According to a report on Fox News Chicago, Illinois has more illegal immigrants than Arizona. But that same report also reveals why Illinois will never pass an Arizona-style requiring furriners to show their papers: there are just too many groups of people to pick on.
In Arizona, 90 percent of undocumented aliens are Mexicans. That’s a big, easy target, for politicians and cops. Here in Illinois, only 40 percent. A quarter are from Asia, and a quarter are from Europe.
If Illinois passed a law targeting illegal immigrants, only black people would be safe from racial profiling.
While Republicans around the country have rallied behind Arizona’s law, Bill Brady has, for once, allowed his political common sense to trump his conservative instincts. Brady has refused to take a position on the Arizona law, saying only that he has a study group advising him on immigration. He won’t even answer the question of whether it’s appropriate for police to question people about their immigration status.
Gov. Pat Quinn has condemned the Arizona law. He calls it “un-American” and has even said he’s open to a legislative resolution asking the Cubs to stop holding spring training in Arizona.
In Chicago, an anti-immigrant law would be seen as an attack on the ethnic mosaic that makes this city a wonderful place to live. In Illinois, immigration is not a racially polarizing issue, the way it is in Arizona, where “immigrant” is just another word for the despised caste of Latinos. In Chicago, when we think of immigrants, we think of Ziggy, the Polish handyman who fixes the drain. We think of Sun, who makes the best bi-bim-bop on Bryn Mawr Avenue. We think of the women behind the counter at the panaderia on 18th Street, or the cabdrivers who crowd into an Indian restaurant on Devon Avenue to watch the World Cup.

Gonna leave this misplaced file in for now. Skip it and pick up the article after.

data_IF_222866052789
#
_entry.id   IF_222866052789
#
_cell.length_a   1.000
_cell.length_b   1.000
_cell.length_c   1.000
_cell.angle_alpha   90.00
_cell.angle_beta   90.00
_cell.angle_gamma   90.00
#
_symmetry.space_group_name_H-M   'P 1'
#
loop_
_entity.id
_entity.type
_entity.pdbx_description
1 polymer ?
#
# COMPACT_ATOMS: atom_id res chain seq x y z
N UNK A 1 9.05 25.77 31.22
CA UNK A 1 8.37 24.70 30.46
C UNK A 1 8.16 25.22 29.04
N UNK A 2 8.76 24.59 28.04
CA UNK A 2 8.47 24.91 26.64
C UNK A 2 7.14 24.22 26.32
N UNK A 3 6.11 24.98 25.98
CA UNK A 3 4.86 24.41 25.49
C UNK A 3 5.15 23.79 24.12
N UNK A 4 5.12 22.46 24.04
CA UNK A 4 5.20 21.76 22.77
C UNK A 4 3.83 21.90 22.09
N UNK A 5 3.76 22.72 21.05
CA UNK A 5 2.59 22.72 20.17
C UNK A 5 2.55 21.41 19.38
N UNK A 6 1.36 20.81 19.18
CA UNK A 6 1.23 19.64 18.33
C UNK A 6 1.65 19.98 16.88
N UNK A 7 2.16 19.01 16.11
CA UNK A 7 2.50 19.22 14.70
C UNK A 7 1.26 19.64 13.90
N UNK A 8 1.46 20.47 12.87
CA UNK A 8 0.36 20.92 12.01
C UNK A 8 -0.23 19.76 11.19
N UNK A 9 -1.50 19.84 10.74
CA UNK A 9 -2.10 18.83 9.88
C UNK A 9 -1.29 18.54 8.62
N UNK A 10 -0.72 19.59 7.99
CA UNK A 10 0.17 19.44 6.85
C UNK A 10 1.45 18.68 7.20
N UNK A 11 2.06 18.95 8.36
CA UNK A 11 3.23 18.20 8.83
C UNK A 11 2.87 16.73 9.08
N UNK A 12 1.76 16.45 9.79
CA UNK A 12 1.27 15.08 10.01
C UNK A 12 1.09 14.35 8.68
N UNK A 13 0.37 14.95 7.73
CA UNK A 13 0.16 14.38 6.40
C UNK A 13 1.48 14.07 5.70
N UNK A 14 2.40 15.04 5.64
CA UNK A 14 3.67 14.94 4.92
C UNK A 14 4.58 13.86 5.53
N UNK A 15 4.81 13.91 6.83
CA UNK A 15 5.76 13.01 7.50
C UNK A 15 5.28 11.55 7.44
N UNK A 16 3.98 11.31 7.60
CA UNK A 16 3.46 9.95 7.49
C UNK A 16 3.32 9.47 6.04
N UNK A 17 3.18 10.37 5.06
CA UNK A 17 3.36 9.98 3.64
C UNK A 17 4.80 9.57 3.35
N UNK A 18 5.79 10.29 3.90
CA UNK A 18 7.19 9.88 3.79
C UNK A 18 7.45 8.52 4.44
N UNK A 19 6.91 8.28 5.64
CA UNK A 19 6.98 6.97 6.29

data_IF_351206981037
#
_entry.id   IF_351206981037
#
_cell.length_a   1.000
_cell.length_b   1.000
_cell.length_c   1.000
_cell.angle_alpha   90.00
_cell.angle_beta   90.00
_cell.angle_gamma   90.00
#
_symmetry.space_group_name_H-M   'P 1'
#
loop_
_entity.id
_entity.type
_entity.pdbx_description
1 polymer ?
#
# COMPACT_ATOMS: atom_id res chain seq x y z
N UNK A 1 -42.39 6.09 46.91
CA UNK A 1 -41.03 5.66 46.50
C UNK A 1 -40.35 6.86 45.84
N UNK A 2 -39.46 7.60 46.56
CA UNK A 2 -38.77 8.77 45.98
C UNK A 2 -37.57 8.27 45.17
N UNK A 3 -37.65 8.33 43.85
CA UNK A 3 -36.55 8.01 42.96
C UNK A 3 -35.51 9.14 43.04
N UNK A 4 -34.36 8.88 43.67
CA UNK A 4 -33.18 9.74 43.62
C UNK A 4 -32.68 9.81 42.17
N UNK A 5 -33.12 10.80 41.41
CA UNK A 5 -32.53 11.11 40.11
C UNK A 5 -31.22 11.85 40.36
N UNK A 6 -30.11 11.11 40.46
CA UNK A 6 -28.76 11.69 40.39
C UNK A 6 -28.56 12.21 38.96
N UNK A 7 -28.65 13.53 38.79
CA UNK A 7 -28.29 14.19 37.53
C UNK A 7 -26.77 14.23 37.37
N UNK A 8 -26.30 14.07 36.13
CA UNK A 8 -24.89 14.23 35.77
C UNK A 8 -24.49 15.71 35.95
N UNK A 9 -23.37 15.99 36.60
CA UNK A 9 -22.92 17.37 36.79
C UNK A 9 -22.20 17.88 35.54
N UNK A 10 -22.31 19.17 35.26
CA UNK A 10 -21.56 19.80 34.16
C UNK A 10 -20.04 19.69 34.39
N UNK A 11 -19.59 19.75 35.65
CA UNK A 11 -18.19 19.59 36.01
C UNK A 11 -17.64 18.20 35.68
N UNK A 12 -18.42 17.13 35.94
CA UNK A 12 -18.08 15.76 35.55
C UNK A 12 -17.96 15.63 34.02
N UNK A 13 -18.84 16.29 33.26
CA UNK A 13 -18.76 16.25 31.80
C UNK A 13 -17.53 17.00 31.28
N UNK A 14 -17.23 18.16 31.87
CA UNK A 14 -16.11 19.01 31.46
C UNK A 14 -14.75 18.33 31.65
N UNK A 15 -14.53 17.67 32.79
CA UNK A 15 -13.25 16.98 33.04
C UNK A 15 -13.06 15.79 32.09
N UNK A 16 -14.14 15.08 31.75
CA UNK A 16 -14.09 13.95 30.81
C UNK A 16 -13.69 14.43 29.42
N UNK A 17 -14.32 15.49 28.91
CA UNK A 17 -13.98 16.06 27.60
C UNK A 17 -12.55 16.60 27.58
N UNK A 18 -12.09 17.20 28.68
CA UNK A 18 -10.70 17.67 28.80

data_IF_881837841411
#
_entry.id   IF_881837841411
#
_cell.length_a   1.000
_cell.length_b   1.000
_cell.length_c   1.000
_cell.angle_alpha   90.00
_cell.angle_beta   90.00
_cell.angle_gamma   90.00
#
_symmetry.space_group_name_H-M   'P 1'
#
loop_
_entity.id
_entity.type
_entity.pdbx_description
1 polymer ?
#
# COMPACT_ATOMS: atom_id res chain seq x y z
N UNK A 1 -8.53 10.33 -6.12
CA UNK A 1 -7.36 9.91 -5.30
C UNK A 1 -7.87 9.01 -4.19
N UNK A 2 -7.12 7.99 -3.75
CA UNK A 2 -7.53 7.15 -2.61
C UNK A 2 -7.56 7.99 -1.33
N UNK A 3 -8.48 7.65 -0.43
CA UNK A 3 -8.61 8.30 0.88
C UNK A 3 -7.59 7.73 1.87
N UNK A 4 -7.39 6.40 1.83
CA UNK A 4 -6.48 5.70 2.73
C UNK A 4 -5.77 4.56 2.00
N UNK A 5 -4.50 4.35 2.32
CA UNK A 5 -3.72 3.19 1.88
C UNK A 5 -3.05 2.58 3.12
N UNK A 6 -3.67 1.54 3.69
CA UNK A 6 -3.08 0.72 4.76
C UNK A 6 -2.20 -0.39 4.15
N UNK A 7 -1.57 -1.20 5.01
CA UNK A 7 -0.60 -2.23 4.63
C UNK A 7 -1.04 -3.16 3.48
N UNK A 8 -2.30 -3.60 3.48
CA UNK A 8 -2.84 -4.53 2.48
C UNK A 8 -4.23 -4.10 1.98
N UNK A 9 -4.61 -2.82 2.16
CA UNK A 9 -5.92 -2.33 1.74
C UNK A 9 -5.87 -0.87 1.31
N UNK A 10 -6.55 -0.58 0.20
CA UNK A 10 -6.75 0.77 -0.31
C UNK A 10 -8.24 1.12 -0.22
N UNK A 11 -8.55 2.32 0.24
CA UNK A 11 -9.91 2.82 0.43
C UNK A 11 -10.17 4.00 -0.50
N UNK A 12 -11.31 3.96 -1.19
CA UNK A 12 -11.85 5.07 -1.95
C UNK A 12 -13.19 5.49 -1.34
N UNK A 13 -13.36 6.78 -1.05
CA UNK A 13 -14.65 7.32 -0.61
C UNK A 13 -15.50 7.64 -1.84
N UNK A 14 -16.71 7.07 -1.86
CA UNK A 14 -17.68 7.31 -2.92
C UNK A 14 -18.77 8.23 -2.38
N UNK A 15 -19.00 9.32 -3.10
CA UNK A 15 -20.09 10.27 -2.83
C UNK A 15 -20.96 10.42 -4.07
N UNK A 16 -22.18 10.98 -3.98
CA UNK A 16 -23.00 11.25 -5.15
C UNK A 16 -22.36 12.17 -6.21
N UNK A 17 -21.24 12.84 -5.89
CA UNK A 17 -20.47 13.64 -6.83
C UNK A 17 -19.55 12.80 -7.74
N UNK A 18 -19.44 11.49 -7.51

An immigrant harassment law would anger way too many special interest groups, from the Mexican American Legal Defense Fund to the Polish National Alliance to the Chinese American Service League. No politician wants that much grief. Around the country, immigration will be a big issue in the 2010 election. But don’t expect to hear a word about it in Illinois.